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Sunday, June 13, 1999


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U.S. blocks more EU food imports in dioxin scare
07:13 p.m Jun 11, 1999 Eastern

WASHINGTON, June 11 (Reuters) - The United States, in a second step to ensure Americans are not exposed to dioxin in food, said on Friday it would block imports of eggs and egg-containing products from France, Belgium and the Netherlands.

At the same time, the United States also approved the first exceptions to a total ban on pork from the European Union by again allowing imports of Parma hams from Italy and Serrano hams from Spain.

The decisions came one week after federal officials blocked entry of all pork and poultry from European Union nations.

That action was taken as a safeguard against exposure to dioxin mixed into livestock feed and delivered to farms earlier this year, primarily in Belgium.

Dioxin can cause cancer, even at low levels over time.

Along with eggs and egg-containing products, the Food and Drug Administration said it would impound game meats under its jurisdiction from France, Belgium and the Netherlands as well as pet foods and all animal products, including feed and feed ingredients.

FDA said it was concerned that polychlorinated biphenyls (PCBs), another carcinogen, also might also have been in the contaminated feed and could taint meats and animal products like eggs.

``Because this was a one-time incident with eggs being only one component of many in egg-containing products, FDA believes that the exposure of U.S. consumers to harmful levels of PCBs and dioxins is minimal,'' the agency said in a ``talk paper'' describing its actions.

For products to be released from detention, FDA said, importers must provide laboratory test results showing no PCBs were detected and that dioxin did not exceed one part per trillion.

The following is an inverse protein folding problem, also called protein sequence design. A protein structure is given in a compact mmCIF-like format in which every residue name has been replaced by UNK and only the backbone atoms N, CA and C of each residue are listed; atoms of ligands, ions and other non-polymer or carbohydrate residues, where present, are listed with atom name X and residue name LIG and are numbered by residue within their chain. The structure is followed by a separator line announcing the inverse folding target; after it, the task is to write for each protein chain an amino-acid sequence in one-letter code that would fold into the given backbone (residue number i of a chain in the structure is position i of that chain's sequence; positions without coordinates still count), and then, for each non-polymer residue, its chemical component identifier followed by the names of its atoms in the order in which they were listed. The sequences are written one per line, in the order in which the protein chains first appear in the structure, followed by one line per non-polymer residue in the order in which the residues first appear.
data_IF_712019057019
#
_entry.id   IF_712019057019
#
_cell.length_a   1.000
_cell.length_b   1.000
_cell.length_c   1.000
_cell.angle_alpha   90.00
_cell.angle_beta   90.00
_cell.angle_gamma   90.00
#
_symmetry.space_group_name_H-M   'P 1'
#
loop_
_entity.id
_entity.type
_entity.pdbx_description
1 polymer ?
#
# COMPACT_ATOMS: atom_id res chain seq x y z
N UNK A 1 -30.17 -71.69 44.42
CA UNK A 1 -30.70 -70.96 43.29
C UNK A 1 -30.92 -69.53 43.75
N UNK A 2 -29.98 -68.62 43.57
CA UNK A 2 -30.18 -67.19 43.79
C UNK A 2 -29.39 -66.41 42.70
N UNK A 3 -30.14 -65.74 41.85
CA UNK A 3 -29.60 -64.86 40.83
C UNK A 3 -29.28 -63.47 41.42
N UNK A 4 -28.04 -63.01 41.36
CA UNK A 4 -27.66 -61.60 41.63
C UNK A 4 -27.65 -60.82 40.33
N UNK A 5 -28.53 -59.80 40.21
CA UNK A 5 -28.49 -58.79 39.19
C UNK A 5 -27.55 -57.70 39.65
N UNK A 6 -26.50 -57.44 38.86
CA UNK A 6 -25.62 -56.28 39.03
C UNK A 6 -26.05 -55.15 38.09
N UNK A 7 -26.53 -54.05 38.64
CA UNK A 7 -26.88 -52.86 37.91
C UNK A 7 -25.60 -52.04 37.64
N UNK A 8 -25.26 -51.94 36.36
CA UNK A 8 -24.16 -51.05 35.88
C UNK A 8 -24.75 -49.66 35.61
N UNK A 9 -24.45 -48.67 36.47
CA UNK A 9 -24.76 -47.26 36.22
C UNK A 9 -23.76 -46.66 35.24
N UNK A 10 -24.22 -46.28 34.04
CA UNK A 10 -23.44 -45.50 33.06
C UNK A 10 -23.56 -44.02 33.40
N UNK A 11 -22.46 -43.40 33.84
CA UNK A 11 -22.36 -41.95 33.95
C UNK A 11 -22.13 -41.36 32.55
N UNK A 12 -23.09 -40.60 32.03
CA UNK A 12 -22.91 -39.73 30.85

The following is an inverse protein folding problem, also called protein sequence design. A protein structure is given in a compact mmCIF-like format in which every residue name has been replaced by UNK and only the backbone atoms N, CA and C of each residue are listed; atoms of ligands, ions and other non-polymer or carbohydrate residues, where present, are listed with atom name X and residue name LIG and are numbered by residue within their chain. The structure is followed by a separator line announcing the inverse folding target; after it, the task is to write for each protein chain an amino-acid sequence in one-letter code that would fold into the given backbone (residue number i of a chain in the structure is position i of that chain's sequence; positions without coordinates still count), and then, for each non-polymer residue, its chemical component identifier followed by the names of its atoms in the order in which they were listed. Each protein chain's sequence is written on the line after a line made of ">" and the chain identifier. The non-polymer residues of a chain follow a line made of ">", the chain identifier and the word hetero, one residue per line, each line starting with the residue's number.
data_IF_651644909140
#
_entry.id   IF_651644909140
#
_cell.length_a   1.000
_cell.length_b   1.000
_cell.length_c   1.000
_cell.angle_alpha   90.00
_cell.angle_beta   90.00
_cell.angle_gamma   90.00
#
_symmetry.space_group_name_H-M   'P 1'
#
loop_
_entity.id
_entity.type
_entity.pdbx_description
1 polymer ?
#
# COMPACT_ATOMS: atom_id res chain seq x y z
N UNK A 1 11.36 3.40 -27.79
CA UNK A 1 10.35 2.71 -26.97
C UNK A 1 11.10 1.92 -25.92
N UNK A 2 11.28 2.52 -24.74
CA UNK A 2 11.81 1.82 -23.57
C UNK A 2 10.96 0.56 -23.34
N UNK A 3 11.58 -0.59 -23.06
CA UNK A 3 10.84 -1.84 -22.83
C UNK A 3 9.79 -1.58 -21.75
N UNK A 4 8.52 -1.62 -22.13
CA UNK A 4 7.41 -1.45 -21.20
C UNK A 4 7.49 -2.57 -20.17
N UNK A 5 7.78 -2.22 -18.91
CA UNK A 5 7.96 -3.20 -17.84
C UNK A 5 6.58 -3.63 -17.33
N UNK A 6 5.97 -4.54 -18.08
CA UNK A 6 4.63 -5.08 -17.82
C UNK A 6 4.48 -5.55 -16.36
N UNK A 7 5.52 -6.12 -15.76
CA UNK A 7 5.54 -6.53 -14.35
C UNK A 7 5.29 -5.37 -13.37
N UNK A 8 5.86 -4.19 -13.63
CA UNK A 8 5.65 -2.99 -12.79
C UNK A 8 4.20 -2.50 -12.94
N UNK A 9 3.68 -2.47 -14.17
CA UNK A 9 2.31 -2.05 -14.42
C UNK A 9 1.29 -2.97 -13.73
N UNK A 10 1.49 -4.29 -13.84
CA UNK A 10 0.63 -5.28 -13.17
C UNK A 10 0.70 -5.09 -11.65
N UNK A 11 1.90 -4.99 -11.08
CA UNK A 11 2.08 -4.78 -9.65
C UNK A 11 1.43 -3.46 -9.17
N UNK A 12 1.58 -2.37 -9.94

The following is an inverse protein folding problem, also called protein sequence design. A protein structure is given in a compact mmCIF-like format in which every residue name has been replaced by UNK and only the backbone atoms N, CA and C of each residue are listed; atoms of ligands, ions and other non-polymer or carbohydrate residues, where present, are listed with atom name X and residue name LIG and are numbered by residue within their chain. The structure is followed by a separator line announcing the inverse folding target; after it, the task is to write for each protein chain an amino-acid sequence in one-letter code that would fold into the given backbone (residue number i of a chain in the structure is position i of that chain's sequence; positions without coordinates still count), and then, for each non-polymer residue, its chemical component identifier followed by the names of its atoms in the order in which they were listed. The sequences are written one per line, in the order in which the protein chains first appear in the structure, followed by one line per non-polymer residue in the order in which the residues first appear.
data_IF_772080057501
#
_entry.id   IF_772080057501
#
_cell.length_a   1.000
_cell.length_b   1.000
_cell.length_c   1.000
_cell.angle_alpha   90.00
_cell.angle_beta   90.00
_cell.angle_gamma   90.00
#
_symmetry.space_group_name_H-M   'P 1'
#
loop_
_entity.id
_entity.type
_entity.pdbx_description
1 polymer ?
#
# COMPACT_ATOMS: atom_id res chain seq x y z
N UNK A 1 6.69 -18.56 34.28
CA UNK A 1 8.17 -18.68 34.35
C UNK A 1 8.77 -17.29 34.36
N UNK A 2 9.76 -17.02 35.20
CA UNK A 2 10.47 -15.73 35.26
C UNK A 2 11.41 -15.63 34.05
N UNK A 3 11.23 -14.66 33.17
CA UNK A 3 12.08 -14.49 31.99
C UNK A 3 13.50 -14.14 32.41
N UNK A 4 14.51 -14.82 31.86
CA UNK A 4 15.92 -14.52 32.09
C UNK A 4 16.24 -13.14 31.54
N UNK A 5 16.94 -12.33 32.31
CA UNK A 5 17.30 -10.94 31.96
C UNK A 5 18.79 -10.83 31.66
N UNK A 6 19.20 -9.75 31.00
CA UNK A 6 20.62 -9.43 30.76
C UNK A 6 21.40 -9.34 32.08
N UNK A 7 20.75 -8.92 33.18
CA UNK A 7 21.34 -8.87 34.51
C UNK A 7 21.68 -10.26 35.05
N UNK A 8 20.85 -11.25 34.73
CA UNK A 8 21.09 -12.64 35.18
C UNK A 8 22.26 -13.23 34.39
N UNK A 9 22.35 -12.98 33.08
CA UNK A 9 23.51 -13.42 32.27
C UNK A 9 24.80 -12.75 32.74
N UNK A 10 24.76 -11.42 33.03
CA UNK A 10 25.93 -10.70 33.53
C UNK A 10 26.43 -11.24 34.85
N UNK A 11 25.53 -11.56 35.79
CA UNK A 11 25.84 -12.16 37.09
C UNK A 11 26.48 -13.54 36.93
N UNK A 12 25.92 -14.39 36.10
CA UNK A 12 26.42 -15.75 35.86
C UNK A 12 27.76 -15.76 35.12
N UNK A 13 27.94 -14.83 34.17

An FDA spokesperson was not immediately available to say which imported game meats were under its jurisdiction.

The U.S. Agriculture Department said it would allow imports of Parma and Serrano hams because the long processing times for both products means they were produced well before the potential feed contamination occurred.

A department spokeswoman did not know how much Parma and Serrano ham the United States imported, but it would only be a tiny fraction of total pork imports from the EU.

In the first five months of this year, the United States imported 1.27 million pounds (0.57 million kg) of pork products from Italy and 164,803 pounds (74,754 kg) from Spain, compared to total pork imports from the EU of 74.3 million pounds (33 million kg), the aide said.

Denmark is the EU's largest pork producer. The United States imported 54.8 million pounds (24 million kg) of Danish pork in the first five months of the year.

Tom Billy, administrator of the agriculture department's Food Safety and Inspection Service (FSIS), said in a statement his agency is continuing to gather information from the EU on which meat products may have been contaminated.

FSIS will further ease its restrictions on pork and poultry imports from the EU only ``when sufficient information -- including testing -- firmly establishes that products meet U.S. food safety standards,'' Billy said.

U.S. poultry imports from the EU totalled only 141,684 pounds (64,267 kg) in January through May. All were from France.

The United States imports no beef slaughtered in the EU.

Copyright 1999 Reuters Limited. All rights reserved. Republication and redistribution of Reuters content is expressly prohibited without the prior written consent of Reuters. Reuters shall not be liable for any errors or delays in the content, or for any actions taken in reliance thereon.Reuters News Service
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